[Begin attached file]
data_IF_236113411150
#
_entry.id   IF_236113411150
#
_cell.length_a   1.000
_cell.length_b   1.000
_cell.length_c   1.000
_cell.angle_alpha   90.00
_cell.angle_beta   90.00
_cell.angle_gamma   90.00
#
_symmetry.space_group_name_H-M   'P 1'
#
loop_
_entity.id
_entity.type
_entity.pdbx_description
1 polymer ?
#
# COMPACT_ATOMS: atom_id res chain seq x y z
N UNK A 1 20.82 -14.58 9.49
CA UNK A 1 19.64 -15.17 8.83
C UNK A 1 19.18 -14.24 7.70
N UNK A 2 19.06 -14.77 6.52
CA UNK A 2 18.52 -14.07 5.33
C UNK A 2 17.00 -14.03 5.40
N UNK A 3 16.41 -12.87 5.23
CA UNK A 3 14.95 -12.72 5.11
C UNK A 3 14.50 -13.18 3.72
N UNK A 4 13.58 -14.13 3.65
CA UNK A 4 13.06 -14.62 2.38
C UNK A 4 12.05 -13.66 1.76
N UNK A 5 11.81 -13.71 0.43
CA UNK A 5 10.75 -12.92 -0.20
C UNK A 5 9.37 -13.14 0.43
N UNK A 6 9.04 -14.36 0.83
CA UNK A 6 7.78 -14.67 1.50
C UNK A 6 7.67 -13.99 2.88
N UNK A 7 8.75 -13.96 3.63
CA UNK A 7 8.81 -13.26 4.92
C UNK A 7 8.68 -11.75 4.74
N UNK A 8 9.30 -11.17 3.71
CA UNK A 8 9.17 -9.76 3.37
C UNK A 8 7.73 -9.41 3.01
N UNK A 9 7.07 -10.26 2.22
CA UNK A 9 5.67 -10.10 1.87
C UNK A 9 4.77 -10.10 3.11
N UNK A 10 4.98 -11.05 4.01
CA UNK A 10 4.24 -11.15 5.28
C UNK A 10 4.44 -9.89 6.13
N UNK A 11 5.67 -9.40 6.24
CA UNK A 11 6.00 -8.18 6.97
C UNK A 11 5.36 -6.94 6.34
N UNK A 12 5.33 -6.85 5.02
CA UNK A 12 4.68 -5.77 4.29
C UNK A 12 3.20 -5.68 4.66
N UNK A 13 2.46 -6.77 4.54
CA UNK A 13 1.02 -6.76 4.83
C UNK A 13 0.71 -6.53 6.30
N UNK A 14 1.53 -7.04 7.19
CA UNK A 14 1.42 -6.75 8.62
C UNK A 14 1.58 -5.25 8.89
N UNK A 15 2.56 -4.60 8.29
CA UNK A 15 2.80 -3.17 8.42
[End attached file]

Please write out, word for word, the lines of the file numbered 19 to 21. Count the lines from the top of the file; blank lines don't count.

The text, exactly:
#
# COMPACT_ATOMS: atom_id res chain seq x y z
N UNK A 1 20.82 -14.58 9.49